Professor Ève Morisi
My interests lie in French and Francophone prose and poetry from the 19th century to the present day. They focus on the intersections of poetic craft, politics, and ethics. My research to date has notably examined the representations of lethal human violence and resistance. Hugo and Baudelaire have been of particular interest for the 19th century; Camus and Algerian Francophone writers for the 20th and 21st centuries.
My first book, Albert Camus contre la peine de mort (Gallimard, 2011; pref. by Robert Badinter), was the first edited collection of Camus’s writings on the death penalty. It includes previously-unpublished material and presents the writer’s defence of numerous men condemned to death during Franco’s dictatorship, WWII and the purges that marked the Libération in France, the Greek Civil War, the repression perpetrated in Eastern Europe under Stalinism, and the Algerian War of Independence. This volume was the basis for a public exhibition that I curated at the Centre Albert Camus in Aix-en-Provence in 2012.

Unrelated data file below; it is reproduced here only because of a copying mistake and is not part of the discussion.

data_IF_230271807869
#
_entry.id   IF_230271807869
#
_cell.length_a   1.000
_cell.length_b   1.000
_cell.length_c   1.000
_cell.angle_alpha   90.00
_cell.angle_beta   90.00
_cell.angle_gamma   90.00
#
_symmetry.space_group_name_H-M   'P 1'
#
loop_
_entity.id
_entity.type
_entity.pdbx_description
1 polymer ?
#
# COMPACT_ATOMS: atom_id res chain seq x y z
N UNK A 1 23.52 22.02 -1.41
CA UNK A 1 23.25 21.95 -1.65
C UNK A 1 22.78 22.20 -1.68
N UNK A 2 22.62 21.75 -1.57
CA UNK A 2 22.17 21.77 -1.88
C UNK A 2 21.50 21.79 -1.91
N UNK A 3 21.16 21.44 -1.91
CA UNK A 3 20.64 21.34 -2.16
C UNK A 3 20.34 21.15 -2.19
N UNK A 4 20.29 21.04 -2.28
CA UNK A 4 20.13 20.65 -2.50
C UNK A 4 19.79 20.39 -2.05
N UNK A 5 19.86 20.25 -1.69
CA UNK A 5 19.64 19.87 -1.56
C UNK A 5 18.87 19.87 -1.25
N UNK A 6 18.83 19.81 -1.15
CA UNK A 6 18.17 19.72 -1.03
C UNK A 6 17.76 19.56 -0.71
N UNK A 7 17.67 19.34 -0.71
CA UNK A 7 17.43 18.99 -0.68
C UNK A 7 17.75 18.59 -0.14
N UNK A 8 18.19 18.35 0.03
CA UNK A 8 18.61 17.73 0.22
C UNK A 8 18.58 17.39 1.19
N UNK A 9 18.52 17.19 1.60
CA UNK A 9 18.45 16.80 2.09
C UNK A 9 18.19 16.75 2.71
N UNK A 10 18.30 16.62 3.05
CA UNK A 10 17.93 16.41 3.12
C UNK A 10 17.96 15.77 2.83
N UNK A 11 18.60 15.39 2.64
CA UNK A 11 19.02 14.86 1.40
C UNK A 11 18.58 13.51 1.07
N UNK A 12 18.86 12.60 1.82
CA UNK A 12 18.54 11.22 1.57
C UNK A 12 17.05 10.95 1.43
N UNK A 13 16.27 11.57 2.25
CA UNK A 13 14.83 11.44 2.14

My second book, Albert Camus, le souci des autres (Classiques Garnier, 2013) investigated some of the ways in which Camus’s works and thought reject exclusion and establish a minimal threshold of the human. It showed that this author revives the polysemy, etymology, and mythology of “souci” (meaning both “care” and “concern”) while also highlighting the limits of such ethics and activism through a close examination of his journalism, fiction, correspondence, and public interventions. This essay was complemented by an edited volume on the broader question of Camus et l’éthique (Classiques Garnier, 2014).
At present, I am editing a volume called Death Sentences: Literature and State Killing (with Birte Christ). I am also beginning research on the representations of terrorism in modern and contemporary French and Francophone literary works.
I am fortunate to have received fellowships and prizes supporting my research, including the European Institutes for Advanced Study Fellowship (Paris IAS, 2015-2016), the Kirby Prize for best essay of the South Central MLA (2015), the Mary Isabel Sibley Fellowship in French Studies of the Phi Beta Kappa Society (2010-2011), Princeton University’s Charlotte Elizabeth Procter Honorific Fellowship (2009-2010) and the Laurance S. Rockefeller Graduate Prize Fellowship of Princeton’s Center for Human Values (2009-2010).
Teaching and Research Supervision